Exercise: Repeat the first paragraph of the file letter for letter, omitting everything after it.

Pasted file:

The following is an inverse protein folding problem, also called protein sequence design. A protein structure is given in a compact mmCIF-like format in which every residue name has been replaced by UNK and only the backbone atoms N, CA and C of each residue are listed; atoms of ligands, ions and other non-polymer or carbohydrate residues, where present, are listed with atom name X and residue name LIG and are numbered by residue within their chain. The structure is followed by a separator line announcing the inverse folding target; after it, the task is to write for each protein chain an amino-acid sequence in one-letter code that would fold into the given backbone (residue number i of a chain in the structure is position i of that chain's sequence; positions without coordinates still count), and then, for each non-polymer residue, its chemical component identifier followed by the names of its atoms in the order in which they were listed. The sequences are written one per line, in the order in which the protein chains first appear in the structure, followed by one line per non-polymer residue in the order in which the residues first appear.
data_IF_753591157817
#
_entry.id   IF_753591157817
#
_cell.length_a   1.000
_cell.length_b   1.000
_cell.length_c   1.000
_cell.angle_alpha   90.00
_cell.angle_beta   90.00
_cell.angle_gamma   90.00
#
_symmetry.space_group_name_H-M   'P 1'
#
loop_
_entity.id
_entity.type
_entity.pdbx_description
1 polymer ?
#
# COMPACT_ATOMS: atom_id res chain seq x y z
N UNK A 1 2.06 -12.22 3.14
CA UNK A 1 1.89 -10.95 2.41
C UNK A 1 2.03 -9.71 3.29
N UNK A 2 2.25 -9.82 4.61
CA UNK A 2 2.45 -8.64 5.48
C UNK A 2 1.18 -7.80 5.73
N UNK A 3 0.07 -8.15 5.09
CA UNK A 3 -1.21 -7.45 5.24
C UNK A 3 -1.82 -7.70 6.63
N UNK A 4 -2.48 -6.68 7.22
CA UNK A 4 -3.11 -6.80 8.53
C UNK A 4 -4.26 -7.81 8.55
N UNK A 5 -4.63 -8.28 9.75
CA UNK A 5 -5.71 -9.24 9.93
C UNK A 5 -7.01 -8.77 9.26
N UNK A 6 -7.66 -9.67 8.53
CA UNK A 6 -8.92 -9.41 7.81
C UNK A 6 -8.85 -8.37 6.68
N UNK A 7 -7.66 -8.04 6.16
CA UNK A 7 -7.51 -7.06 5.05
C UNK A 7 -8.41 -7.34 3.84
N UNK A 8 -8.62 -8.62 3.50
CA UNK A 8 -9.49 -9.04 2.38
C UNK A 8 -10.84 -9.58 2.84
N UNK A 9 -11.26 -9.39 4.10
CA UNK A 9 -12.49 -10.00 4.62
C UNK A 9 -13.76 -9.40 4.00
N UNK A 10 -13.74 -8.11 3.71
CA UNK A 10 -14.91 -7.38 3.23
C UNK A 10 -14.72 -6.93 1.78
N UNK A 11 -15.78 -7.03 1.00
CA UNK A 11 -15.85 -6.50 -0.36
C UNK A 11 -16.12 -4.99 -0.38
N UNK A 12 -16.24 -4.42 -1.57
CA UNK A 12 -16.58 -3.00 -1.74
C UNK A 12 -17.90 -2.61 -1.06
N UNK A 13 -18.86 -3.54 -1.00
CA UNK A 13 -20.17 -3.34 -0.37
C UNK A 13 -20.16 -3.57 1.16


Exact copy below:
The following is an inverse protein folding problem, also called protein sequence design. A protein structure is given in a compact mmCIF-like format in which every residue name has been replaced by UNK and only the backbone atoms N, CA and C of each residue are listed; atoms of ligands, ions and other non-polymer or carbohydrate residues, where present, are listed with atom name X and residue name LIG and are numbered by residue within their chain. The structure is followed by a separator line announcing the inverse folding target; after it, the task is to write for each protein chain an amino-acid sequence in one-letter code that would fold into the given backbone (residue number i of a chain in the structure is position i of that chain's sequence; positions without coordinates still count), and then, for each non-polymer residue, its chemical component identifier followed by the names of its atoms in the order in which they were listed. The sequences are written one per line, in the order in which the protein chains first appear in the structure, followed by one line per non-polymer residue in the order in which the residues first appear.